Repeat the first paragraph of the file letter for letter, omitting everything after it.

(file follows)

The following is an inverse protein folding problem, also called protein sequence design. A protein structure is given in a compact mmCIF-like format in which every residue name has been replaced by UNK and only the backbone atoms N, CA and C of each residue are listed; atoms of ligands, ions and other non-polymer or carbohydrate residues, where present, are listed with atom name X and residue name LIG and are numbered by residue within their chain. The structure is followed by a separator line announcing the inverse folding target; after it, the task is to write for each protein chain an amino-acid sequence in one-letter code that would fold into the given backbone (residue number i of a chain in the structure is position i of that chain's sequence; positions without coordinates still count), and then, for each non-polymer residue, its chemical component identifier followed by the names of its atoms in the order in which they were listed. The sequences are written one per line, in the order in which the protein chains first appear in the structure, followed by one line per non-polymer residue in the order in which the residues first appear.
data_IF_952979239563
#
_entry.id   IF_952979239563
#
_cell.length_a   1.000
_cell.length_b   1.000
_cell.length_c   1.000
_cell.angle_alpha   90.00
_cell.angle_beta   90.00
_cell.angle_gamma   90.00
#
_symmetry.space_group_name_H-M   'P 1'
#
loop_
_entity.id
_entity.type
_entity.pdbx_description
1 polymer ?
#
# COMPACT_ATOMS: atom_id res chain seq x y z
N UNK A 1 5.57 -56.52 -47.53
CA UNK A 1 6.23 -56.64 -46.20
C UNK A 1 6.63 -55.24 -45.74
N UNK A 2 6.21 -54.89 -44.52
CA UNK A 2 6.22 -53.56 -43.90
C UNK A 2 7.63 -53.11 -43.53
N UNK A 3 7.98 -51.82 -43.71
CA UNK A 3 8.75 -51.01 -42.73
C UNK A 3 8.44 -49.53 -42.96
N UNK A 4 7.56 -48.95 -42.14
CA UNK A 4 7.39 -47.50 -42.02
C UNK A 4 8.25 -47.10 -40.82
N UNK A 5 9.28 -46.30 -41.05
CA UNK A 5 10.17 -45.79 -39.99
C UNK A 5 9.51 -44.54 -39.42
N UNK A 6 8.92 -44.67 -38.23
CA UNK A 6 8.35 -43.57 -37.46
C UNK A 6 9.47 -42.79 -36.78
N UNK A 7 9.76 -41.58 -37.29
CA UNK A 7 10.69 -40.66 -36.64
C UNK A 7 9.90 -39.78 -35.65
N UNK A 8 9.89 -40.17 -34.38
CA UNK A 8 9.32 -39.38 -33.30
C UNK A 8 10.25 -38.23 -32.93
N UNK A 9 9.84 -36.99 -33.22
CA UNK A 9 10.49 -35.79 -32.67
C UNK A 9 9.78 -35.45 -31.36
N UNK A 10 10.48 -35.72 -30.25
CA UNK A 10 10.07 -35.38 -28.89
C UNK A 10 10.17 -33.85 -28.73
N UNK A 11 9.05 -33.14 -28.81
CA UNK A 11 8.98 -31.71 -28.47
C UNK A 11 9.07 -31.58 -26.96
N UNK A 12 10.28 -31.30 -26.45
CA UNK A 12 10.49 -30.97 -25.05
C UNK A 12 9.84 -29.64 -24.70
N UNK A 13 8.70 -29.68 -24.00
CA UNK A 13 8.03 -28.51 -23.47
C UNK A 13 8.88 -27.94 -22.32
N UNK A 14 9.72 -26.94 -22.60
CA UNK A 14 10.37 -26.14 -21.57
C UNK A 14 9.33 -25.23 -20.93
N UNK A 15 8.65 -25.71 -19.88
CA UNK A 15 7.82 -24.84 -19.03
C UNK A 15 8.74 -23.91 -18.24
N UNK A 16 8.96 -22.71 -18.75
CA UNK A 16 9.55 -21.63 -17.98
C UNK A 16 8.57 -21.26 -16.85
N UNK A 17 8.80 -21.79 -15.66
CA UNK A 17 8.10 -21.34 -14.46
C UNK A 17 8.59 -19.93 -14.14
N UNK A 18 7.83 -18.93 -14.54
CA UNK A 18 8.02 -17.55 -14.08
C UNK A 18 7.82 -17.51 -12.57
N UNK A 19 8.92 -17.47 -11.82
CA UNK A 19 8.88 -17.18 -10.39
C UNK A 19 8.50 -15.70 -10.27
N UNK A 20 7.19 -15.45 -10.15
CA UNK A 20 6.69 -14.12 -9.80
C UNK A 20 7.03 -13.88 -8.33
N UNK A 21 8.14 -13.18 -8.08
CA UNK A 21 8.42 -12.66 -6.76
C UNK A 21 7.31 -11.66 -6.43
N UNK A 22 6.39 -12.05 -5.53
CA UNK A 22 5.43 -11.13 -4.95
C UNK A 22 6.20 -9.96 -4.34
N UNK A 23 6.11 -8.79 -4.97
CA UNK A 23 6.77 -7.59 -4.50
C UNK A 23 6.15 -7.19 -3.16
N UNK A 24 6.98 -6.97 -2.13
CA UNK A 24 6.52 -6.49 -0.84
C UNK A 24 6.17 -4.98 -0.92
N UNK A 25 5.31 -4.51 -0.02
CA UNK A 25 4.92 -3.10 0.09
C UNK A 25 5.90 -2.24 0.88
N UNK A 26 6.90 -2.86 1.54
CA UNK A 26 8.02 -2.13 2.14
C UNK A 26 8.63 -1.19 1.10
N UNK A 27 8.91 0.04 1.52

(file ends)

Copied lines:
The following is an inverse protein folding problem, also called protein sequence design. A protein structure is given in a compact mmCIF-like format in which every residue name has been replaced by UNK and only the backbone atoms N, CA and C of each residue are listed; atoms of ligands, ions and other non-polymer or carbohydrate residues, where present, are listed with atom name X and residue name LIG and are numbered by residue within their chain. The structure is followed by a separator line announcing the inverse folding target; after it, the task is to write for each protein chain an amino-acid sequence in one-letter code that would fold into the given backbone (residue number i of a chain in the structure is position i of that chain's sequence; positions without coordinates still count), and then, for each non-polymer residue, its chemical component identifier followed by the names of its atoms in the order in which they were listed. The sequences are written one per line, in the order in which the protein chains first appear in the structure, followed by one line per non-polymer residue in the order in which the residues first appear.